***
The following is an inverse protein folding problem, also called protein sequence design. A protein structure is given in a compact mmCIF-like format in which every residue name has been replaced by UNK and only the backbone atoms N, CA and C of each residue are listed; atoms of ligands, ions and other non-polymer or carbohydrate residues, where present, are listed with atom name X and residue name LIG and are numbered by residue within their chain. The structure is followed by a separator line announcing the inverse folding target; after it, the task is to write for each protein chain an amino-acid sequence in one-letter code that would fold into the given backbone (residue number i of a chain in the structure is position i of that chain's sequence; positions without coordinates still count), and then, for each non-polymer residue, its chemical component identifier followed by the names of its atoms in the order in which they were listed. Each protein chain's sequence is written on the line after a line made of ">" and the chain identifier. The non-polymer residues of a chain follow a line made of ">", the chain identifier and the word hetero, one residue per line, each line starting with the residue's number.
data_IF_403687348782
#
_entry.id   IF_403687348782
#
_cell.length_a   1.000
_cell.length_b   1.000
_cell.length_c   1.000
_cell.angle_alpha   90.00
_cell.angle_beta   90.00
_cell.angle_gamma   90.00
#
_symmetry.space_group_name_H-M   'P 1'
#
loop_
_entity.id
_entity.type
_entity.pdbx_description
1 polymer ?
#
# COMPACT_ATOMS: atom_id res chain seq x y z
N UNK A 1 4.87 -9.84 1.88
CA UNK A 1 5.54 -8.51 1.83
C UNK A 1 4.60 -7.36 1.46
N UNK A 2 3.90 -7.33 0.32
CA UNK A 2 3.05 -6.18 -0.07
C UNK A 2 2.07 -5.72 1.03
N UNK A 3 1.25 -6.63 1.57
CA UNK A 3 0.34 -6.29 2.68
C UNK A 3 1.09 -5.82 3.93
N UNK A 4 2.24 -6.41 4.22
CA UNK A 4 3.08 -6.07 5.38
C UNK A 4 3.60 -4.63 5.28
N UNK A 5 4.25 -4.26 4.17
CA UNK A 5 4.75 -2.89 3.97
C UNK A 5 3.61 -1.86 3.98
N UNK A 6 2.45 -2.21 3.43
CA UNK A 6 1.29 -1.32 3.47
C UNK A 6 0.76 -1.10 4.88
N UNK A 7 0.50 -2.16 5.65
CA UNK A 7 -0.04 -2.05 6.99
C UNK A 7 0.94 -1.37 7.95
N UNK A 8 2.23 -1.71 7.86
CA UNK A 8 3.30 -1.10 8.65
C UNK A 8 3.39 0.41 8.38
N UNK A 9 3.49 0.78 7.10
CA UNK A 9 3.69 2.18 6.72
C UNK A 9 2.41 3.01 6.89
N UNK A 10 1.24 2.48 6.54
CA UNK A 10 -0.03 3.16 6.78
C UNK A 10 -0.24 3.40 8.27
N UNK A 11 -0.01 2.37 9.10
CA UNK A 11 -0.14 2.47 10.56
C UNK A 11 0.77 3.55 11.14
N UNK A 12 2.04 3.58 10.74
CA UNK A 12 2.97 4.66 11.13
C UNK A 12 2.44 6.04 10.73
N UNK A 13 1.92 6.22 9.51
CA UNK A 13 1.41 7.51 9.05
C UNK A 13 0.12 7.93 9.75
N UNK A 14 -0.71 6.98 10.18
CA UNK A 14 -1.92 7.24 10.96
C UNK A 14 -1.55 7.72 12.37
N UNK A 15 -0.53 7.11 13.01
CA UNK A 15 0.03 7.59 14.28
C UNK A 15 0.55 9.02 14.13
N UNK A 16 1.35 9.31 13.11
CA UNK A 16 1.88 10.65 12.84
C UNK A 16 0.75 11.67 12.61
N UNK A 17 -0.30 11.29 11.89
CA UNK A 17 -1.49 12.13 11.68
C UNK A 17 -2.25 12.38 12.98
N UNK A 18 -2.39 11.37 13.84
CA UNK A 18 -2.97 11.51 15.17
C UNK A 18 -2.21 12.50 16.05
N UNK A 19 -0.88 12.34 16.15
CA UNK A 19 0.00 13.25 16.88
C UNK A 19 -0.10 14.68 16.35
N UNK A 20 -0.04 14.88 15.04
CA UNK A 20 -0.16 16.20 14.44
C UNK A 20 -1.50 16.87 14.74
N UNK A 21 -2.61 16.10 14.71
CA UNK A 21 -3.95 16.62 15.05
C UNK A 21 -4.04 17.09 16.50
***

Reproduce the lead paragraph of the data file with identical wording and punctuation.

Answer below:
The following is an inverse protein folding problem, also called protein sequence design. A protein structure is given in a compact mmCIF-like format in which every residue name has been replaced by UNK and only the backbone atoms N, CA and C of each residue are listed; atoms of ligands, ions and other non-polymer or carbohydrate residues, where present, are listed with atom name X and residue name LIG and are numbered by residue within their chain. The structure is followed by a separator line announcing the inverse folding target; after it, the task is to write for each protein chain an amino-acid sequence in one-letter code that would fold into the given backbone (residue number i of a chain in the structure is position i of that chain's sequence; positions without coordinates still count), and then, for each non-polymer residue, its chemical component identifier followed by the names of its atoms in the order in which they were listed. Each protein chain's sequence is written on the line after a line made of ">" and the chain identifier. The non-polymer residues of a chain follow a line made of ">", the chain identifier and the word hetero, one residue per line, each line starting with the residue's number.